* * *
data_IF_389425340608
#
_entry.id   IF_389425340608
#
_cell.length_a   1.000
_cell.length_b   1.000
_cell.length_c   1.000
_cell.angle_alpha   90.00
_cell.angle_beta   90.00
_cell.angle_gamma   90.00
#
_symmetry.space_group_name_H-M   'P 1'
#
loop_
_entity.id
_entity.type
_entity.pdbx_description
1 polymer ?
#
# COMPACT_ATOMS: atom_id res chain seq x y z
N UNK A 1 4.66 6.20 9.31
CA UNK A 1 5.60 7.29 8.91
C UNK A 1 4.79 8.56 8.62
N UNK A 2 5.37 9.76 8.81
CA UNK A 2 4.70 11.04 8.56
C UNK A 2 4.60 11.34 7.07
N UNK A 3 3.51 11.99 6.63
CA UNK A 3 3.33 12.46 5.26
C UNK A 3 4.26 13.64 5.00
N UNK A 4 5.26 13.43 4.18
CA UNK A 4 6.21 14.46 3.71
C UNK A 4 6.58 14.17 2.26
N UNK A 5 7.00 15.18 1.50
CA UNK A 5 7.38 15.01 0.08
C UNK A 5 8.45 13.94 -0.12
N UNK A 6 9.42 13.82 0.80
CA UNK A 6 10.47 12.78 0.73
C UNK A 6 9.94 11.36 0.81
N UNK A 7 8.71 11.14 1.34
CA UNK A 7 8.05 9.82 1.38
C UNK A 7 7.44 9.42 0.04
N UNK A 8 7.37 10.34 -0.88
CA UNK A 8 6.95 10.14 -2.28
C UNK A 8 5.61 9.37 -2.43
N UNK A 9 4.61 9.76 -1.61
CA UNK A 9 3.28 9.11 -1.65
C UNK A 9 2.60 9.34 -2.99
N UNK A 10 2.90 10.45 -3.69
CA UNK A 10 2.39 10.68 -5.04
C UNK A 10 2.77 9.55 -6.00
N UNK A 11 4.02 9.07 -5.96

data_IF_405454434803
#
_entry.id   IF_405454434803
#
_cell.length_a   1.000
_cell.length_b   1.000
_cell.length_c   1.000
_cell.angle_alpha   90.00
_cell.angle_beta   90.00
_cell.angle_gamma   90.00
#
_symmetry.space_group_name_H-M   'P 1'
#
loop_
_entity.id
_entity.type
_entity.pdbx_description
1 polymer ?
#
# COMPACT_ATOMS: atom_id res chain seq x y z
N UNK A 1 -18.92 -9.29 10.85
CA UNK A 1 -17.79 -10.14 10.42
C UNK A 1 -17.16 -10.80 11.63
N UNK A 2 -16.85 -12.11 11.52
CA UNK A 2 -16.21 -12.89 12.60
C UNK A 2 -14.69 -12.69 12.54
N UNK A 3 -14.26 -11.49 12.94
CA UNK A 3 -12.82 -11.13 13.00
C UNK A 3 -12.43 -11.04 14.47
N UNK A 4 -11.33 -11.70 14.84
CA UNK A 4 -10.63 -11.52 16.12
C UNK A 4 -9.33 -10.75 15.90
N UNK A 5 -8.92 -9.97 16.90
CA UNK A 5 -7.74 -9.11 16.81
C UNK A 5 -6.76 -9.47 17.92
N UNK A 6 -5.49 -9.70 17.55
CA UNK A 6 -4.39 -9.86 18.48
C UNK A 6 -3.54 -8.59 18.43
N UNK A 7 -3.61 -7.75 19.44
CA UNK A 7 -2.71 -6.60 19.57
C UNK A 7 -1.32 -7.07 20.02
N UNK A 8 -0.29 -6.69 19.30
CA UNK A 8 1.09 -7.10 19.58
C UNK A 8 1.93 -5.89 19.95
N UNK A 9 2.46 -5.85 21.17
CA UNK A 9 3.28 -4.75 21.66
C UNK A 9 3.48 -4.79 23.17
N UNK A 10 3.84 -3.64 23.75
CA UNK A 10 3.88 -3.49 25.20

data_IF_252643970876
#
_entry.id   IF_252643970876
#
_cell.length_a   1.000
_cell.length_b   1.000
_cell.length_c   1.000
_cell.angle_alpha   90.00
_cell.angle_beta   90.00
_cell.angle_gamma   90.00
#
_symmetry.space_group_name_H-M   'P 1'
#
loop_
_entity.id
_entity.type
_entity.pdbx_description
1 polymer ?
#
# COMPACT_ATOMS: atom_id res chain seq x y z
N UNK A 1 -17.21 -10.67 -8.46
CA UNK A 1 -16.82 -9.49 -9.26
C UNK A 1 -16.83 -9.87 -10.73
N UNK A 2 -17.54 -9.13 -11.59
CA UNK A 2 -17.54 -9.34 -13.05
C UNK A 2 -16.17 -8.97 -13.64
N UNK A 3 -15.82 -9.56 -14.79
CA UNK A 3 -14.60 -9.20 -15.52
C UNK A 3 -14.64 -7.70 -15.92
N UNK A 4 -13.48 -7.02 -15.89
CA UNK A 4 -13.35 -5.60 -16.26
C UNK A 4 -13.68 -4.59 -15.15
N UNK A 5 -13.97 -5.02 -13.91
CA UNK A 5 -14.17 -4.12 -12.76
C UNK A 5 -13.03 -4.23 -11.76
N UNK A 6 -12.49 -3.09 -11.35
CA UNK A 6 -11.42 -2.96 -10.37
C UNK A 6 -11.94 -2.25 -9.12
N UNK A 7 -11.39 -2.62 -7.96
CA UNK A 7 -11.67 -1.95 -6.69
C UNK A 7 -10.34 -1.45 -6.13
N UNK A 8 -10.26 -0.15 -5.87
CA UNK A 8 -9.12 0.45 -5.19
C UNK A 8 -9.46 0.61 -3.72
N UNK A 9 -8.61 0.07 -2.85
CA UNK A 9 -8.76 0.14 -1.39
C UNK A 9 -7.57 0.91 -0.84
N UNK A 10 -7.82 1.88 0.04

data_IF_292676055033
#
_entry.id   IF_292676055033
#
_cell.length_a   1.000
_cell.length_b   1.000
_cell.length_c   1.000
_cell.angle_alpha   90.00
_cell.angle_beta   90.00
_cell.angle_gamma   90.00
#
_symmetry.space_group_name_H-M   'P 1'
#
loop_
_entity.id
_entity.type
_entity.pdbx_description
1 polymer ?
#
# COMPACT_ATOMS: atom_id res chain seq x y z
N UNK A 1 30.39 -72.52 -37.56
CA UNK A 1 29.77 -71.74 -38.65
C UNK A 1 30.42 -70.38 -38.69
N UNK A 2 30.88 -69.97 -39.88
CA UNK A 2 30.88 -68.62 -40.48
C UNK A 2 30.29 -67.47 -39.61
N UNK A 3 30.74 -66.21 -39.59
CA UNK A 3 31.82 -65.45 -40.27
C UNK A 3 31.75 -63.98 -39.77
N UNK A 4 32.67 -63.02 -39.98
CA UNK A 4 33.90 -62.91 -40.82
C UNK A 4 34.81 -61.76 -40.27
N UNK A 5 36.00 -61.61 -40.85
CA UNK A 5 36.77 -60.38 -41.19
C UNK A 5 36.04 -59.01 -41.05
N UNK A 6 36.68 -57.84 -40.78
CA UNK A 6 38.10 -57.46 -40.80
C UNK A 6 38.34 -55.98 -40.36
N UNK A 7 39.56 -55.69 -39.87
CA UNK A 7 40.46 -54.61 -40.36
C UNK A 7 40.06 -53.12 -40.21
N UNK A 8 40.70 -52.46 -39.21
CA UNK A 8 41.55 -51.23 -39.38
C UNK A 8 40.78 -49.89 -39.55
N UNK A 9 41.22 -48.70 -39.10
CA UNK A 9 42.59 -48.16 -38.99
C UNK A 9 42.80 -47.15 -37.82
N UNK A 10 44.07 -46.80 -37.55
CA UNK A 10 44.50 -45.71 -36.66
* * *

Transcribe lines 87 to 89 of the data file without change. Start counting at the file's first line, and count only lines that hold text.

N UNK A 6 -5.49 -9.70 17.55
CA UNK A 6 -4.39 -9.86 18.48
C UNK A 6 -3.54 -8.59 18.43